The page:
By Greg Graffin
September 10, 2015
IDEAS
Graffin is the author of Population Wars: A New Perspective on Competition and Coexistence.

What does it mean to be the greatest country on earth? Many Americans equate that title with winning wars, saying that our country deserves its advantages because of its military prowess. But does destroying enemies really make us superior?

At the root of this debate is an oversimplification of evolutionary science. Nearly everyone is familiar with Darwin’s theory of natural selection, or the idea that more-able organisms tend to produce more offspring, driving evolution. This phenomenon, commonly referred to as “survival of the fittest” (a term coined by English philosopher Herbert Spencer), is often extended to justify American exceptionalism.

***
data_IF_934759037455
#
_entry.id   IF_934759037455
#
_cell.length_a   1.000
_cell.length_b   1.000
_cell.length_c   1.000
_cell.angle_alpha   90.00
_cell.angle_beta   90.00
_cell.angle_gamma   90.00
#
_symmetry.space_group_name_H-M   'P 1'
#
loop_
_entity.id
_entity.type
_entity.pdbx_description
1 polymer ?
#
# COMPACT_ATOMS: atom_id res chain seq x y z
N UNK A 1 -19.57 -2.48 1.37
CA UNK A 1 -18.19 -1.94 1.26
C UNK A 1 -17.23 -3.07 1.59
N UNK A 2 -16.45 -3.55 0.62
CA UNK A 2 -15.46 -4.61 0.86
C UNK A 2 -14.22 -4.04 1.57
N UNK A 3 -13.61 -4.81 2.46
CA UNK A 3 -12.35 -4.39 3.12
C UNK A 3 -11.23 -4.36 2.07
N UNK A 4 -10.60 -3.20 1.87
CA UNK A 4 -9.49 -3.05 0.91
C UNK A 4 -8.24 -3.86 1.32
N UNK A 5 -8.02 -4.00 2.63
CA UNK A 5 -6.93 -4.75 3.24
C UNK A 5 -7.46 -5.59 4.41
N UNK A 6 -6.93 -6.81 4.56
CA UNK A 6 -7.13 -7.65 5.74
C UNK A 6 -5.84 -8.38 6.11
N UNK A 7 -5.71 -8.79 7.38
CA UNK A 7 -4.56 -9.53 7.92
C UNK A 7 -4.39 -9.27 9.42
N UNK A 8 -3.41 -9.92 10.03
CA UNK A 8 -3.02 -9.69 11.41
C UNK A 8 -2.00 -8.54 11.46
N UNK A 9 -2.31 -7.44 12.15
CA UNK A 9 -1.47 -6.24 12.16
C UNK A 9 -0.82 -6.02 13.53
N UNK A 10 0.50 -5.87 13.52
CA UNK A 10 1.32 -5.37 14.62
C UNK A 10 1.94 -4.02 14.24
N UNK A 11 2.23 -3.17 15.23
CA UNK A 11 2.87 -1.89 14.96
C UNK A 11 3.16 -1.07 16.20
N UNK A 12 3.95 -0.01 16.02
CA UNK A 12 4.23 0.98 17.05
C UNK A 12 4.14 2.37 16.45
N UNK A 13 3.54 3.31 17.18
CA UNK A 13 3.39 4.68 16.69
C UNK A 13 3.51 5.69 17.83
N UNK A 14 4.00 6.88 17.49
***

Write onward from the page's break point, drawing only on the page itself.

But recent discoveries in biology are putting a hole in that logic. In our own bodies, microbial cells outnumber human cells 10 to 1; those organisms help us digest food, develop our immune system and more. Additionally, nearly 10% of the human genome may be viral DNA. We are not simply individuals who have won some evolutionary competition; we are systems of cooperating species.

In that sense, the whole paradigm of competition has to be reconsidered. It’s the cooperation–not always willing–of humans worldwide that allows Americans to enjoy the advantages of cheap food, cheap goods and cheap gas. And as other countries rise, eventually things will even out. The end result will be a population in equilibrium, much like the bacteria and viruses that thrive within our bodies. It’s time we start considering how to manage that coming coexistence.

Graffin is the author of Population Wars: A New Perspective on Competition and Coexistence

Contact us at editors@time.com.

This appears in the September 21, 2015 issue of TIME.

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